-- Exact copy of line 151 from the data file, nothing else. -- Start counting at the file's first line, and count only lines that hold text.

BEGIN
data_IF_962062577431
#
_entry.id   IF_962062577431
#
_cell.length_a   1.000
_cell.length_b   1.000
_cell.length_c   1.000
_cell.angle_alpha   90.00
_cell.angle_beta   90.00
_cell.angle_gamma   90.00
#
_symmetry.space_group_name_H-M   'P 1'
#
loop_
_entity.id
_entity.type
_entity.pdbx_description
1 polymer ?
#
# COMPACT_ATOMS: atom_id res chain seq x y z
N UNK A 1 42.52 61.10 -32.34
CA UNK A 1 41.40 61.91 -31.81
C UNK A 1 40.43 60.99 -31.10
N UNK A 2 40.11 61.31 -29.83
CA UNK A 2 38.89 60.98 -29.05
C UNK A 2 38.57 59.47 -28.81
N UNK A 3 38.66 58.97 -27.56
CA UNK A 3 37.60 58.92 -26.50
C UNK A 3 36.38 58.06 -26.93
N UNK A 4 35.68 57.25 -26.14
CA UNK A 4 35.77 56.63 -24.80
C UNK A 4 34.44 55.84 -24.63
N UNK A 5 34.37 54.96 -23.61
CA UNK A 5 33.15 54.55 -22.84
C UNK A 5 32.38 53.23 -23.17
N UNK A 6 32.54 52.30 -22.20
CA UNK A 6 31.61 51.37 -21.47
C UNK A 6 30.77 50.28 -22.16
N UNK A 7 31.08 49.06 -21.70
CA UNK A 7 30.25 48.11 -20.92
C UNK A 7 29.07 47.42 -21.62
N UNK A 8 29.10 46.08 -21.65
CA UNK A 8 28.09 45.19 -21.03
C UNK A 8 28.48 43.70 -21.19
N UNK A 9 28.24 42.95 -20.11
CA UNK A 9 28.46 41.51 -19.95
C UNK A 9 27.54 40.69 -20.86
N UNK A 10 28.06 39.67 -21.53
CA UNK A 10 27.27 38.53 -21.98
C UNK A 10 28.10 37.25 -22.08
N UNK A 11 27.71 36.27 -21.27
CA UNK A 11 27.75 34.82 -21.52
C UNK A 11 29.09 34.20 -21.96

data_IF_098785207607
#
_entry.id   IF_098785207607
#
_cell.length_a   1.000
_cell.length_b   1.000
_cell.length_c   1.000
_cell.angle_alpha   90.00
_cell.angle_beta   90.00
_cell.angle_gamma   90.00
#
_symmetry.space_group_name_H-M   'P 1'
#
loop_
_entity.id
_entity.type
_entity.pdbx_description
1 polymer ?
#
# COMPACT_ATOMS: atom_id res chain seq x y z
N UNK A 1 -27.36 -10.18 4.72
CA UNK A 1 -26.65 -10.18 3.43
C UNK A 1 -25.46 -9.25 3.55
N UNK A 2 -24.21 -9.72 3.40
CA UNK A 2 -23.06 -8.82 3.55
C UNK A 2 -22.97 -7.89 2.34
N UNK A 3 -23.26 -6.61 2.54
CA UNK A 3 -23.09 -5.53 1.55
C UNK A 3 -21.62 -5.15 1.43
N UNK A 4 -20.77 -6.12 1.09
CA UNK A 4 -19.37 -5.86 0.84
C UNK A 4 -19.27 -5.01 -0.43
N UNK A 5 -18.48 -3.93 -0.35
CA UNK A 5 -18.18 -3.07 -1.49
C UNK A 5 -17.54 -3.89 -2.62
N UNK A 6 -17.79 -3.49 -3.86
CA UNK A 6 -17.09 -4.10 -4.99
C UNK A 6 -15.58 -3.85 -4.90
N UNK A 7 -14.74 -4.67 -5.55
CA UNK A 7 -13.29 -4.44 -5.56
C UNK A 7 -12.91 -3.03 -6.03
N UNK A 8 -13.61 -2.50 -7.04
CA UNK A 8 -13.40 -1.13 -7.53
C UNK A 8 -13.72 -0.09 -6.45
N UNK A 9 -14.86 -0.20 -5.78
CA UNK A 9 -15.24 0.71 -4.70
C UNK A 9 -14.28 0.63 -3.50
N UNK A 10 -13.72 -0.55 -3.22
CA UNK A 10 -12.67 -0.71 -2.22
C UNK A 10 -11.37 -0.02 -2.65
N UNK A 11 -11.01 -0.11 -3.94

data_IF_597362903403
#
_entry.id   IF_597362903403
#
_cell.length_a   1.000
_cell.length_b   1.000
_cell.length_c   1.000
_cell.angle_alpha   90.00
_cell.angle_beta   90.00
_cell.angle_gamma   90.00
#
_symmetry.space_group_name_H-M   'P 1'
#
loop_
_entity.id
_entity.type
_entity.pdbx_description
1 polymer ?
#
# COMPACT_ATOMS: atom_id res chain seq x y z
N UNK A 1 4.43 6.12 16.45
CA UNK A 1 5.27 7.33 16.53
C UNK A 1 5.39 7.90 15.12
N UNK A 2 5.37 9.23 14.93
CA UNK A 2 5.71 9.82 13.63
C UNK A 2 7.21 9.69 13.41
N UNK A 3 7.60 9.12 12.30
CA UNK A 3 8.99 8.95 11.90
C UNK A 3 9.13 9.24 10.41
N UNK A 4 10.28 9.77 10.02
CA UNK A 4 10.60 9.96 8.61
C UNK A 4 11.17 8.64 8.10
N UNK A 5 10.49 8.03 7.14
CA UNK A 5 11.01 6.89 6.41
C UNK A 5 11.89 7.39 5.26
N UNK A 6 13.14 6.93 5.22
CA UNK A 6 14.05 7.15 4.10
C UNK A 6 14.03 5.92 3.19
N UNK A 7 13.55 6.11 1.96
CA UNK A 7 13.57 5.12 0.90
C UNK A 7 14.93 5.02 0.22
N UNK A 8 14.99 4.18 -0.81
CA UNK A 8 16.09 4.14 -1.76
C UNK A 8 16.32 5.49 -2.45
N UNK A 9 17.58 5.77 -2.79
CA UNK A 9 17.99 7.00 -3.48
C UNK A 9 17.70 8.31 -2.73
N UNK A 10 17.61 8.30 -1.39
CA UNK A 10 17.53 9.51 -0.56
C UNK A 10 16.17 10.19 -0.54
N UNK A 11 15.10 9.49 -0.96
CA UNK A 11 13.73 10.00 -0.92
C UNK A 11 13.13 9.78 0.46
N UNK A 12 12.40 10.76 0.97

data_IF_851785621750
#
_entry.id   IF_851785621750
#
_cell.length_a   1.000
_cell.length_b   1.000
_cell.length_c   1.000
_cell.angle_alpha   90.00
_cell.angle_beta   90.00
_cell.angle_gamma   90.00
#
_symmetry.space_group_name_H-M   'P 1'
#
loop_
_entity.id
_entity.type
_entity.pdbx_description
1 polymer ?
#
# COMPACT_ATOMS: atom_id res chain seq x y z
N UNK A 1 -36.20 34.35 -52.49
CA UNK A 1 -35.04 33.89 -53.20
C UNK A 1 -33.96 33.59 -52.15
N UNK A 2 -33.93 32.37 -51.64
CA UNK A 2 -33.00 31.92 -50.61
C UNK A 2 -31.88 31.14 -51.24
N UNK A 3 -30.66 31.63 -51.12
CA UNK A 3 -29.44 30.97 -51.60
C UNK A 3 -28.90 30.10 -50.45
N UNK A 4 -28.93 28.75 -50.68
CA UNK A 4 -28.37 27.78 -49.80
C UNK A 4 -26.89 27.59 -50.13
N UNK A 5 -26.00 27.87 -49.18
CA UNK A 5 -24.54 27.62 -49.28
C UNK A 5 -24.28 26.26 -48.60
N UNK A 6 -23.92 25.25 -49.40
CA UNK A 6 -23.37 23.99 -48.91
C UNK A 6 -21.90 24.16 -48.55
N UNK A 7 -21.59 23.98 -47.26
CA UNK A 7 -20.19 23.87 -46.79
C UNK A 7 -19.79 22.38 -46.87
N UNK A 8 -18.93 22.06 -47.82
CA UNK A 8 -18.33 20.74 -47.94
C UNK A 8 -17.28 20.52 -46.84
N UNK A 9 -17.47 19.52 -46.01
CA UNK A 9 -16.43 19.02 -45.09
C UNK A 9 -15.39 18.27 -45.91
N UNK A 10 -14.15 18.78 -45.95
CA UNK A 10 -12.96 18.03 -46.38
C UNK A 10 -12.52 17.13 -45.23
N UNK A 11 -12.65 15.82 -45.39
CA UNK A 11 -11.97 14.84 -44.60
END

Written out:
C UNK A 9 17.70 8.31 -2.73